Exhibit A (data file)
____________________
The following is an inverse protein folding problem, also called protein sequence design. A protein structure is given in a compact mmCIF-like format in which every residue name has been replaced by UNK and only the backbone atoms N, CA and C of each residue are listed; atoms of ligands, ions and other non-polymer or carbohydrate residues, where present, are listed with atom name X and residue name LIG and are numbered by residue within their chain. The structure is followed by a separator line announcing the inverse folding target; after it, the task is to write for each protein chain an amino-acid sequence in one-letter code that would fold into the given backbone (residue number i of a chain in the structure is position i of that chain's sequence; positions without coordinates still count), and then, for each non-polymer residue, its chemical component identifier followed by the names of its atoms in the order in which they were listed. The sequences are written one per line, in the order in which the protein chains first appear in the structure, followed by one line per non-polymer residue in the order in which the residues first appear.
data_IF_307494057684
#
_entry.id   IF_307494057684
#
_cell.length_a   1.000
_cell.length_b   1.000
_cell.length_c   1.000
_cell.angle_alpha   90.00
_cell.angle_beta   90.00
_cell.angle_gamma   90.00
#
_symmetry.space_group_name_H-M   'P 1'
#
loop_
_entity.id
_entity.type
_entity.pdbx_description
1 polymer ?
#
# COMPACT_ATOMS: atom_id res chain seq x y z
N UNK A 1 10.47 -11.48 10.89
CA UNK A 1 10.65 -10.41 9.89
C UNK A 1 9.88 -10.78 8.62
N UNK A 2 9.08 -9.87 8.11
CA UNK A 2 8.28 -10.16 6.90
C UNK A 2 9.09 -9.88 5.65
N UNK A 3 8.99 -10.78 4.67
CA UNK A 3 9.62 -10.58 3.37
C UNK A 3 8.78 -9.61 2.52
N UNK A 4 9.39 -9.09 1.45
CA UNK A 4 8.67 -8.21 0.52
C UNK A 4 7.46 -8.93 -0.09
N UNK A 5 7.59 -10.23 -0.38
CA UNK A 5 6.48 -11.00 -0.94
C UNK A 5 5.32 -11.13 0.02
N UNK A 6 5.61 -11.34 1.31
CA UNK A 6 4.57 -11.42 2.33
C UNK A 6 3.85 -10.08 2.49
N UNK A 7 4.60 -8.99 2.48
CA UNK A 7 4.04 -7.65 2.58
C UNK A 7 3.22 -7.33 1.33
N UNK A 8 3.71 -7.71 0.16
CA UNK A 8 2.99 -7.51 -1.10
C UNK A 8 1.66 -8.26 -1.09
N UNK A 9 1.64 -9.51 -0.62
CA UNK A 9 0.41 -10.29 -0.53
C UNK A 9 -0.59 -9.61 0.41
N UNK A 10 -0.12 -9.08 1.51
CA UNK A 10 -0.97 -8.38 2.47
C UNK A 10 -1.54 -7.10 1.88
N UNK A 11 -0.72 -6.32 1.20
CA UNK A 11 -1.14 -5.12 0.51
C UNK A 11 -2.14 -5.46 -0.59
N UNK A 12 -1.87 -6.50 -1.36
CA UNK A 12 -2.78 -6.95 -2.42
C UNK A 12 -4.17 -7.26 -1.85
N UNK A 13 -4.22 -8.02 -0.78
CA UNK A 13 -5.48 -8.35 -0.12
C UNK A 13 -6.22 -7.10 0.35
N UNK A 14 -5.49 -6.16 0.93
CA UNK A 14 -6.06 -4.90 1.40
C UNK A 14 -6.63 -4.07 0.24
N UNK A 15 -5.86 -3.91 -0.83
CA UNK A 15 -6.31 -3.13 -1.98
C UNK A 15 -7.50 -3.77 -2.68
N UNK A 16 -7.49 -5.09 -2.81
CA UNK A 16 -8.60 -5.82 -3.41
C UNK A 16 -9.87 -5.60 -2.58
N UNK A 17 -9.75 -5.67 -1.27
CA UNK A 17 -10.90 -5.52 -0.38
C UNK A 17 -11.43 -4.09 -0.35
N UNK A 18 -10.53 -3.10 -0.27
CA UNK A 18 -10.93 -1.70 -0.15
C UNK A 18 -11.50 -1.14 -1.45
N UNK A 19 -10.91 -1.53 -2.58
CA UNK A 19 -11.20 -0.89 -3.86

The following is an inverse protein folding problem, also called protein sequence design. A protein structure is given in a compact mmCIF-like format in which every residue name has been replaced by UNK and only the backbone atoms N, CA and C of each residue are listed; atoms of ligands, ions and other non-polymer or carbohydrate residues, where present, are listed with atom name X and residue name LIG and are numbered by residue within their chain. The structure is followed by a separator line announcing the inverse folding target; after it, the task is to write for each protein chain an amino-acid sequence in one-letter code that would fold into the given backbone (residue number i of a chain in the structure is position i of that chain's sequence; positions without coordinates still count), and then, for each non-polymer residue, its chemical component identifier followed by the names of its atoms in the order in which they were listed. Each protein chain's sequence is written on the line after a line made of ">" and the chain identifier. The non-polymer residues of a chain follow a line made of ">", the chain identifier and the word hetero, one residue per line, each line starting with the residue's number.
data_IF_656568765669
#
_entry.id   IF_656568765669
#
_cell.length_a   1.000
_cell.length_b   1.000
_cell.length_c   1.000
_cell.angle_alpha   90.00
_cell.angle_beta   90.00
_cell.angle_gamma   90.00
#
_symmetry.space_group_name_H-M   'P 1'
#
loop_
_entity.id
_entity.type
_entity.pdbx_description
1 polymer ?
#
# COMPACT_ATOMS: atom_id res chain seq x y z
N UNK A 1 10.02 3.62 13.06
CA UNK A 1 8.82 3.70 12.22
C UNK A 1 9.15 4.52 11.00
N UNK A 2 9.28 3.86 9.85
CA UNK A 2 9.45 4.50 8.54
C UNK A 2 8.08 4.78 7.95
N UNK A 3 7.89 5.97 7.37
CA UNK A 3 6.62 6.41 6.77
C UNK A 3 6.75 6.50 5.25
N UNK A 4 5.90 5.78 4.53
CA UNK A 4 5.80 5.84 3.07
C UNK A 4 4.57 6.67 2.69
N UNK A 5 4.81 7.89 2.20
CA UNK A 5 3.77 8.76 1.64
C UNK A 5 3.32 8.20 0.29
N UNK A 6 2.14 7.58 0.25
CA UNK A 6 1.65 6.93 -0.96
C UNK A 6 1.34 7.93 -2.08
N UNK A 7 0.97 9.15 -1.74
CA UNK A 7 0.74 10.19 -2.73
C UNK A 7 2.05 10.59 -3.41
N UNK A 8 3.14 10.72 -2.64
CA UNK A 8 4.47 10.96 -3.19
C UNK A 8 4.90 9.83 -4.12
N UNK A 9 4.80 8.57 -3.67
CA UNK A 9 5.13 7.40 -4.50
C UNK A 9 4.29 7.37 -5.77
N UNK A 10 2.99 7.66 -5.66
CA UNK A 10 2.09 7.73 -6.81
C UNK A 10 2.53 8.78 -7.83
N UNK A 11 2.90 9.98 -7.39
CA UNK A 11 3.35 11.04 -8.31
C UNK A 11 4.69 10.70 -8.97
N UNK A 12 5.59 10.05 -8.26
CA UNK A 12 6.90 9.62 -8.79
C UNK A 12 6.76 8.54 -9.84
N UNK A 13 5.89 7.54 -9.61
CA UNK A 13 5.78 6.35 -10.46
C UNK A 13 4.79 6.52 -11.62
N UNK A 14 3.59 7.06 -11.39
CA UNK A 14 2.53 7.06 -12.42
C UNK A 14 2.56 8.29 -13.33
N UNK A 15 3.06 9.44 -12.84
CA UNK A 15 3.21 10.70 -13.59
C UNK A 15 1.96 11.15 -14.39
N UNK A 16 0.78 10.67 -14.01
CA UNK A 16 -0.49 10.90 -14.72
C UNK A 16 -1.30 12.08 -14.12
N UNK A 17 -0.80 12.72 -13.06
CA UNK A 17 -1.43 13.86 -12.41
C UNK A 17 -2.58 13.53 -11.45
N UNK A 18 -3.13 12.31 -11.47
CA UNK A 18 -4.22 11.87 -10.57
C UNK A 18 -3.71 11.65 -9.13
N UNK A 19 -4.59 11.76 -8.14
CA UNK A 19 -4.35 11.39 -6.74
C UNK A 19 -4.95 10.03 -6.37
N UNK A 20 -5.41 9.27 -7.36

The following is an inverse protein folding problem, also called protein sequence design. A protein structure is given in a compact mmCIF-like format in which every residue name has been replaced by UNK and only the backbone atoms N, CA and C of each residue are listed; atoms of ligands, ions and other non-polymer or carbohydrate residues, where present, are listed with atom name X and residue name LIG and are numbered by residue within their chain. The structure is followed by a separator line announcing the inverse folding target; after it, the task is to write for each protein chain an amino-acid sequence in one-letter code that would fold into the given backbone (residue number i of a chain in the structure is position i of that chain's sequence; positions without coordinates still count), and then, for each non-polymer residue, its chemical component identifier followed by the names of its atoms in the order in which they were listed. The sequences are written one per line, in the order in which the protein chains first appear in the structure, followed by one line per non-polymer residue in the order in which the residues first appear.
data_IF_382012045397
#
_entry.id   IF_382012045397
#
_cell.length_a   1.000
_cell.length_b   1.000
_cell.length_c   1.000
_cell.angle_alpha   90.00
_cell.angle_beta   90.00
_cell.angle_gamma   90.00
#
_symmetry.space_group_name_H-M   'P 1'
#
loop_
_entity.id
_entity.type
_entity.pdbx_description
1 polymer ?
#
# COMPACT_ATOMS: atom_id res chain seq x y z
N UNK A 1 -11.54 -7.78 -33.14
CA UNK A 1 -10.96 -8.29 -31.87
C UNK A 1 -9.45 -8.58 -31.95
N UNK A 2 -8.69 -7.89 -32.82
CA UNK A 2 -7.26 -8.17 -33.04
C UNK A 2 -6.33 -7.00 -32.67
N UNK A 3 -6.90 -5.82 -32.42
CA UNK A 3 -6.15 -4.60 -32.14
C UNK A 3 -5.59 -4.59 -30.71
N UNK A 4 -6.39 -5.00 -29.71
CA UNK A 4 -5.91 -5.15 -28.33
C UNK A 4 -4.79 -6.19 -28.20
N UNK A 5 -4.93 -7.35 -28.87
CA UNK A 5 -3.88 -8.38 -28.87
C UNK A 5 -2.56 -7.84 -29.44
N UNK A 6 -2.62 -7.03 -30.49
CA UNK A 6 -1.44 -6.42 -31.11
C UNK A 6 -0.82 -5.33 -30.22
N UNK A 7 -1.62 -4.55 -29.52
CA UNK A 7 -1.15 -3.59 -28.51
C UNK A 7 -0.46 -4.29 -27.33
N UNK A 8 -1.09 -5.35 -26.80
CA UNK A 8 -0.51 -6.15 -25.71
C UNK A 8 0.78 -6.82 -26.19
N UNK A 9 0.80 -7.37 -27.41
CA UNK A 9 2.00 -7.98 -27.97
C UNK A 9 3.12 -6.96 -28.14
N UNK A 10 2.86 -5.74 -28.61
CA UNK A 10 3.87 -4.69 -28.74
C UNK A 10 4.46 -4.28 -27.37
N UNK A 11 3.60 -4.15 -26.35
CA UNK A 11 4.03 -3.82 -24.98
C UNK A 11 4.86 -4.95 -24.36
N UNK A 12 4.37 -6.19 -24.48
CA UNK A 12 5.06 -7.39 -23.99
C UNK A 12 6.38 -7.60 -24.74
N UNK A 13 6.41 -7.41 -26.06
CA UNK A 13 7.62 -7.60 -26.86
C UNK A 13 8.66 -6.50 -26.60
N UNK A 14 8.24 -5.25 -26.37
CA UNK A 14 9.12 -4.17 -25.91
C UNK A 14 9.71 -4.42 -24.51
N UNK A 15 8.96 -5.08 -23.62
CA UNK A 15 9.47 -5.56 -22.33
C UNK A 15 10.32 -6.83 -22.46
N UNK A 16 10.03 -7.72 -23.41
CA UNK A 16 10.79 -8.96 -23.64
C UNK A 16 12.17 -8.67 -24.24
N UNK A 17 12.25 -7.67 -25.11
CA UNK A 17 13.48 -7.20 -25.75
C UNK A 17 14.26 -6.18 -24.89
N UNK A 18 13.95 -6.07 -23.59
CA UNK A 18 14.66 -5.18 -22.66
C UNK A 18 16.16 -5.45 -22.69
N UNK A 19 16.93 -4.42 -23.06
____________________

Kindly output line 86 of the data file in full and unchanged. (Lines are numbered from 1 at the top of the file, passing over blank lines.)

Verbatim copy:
_cell.angle_alpha   90.00